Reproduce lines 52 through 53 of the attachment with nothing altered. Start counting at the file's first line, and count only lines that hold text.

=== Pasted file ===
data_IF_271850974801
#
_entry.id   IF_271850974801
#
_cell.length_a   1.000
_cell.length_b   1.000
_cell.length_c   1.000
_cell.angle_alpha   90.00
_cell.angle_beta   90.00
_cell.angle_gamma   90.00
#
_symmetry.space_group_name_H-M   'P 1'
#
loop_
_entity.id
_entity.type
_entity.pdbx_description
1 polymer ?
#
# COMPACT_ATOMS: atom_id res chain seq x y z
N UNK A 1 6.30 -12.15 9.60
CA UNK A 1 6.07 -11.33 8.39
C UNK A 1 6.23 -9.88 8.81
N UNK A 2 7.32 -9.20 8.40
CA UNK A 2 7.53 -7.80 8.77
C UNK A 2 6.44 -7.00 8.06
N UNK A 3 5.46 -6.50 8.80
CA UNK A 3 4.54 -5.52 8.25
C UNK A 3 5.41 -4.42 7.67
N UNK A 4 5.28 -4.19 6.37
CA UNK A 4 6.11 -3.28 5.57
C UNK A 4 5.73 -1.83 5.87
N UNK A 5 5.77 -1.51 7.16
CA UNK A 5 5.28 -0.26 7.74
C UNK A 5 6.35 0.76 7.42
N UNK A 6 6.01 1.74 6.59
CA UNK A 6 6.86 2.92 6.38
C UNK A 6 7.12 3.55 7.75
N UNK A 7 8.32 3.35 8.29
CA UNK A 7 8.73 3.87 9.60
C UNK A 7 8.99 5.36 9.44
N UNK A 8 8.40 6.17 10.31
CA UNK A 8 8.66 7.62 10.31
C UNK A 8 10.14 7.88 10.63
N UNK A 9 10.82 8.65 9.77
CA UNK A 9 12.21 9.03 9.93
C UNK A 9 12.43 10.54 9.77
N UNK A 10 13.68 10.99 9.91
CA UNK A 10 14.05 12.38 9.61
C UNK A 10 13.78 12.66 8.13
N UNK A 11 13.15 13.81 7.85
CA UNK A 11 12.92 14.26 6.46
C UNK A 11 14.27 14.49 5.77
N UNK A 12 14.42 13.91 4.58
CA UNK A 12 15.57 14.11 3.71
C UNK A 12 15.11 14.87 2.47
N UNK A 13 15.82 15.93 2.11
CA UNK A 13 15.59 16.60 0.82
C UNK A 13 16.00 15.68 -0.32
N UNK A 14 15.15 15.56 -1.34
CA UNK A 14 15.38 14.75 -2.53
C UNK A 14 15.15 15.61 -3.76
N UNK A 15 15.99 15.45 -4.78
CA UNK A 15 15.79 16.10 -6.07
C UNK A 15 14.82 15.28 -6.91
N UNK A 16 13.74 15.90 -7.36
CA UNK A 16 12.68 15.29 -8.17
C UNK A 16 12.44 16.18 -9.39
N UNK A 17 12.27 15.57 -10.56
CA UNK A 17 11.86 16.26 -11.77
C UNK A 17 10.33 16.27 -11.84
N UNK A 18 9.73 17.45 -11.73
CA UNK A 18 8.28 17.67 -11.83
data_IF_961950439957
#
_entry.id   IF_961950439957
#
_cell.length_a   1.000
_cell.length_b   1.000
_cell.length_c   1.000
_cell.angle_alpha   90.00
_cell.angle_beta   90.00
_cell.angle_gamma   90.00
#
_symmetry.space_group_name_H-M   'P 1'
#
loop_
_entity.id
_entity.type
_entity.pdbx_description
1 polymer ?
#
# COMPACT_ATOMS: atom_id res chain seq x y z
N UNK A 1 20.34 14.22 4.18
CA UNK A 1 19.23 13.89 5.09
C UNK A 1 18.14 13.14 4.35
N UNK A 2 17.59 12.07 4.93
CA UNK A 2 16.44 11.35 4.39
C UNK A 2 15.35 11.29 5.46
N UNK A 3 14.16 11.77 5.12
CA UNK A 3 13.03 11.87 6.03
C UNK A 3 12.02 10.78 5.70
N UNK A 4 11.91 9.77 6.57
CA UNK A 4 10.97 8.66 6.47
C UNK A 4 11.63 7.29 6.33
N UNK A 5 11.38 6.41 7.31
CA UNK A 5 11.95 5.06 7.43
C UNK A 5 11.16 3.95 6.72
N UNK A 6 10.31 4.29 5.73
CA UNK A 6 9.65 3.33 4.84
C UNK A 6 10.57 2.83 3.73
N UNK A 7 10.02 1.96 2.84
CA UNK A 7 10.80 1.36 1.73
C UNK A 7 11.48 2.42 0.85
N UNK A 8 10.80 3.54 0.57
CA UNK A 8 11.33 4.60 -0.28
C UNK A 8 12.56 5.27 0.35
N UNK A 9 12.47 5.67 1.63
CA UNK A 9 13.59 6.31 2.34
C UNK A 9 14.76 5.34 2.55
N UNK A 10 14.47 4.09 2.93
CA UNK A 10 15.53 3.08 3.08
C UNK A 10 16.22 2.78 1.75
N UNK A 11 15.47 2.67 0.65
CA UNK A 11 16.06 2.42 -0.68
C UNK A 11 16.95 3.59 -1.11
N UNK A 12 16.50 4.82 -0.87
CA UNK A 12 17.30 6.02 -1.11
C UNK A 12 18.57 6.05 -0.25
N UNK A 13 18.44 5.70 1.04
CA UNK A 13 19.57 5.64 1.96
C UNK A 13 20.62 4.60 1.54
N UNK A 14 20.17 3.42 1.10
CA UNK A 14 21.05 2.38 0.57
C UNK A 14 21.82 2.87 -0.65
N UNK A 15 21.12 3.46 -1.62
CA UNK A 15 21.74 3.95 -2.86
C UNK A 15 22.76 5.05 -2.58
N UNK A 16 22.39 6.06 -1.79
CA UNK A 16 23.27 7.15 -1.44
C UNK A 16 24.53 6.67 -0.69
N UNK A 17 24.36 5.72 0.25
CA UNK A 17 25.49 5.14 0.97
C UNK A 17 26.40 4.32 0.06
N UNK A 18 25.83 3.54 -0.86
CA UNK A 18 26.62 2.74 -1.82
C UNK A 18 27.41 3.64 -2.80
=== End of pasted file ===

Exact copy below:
CA UNK A 11 12.92 14.26 6.46
C UNK A 11 14.27 14.49 5.77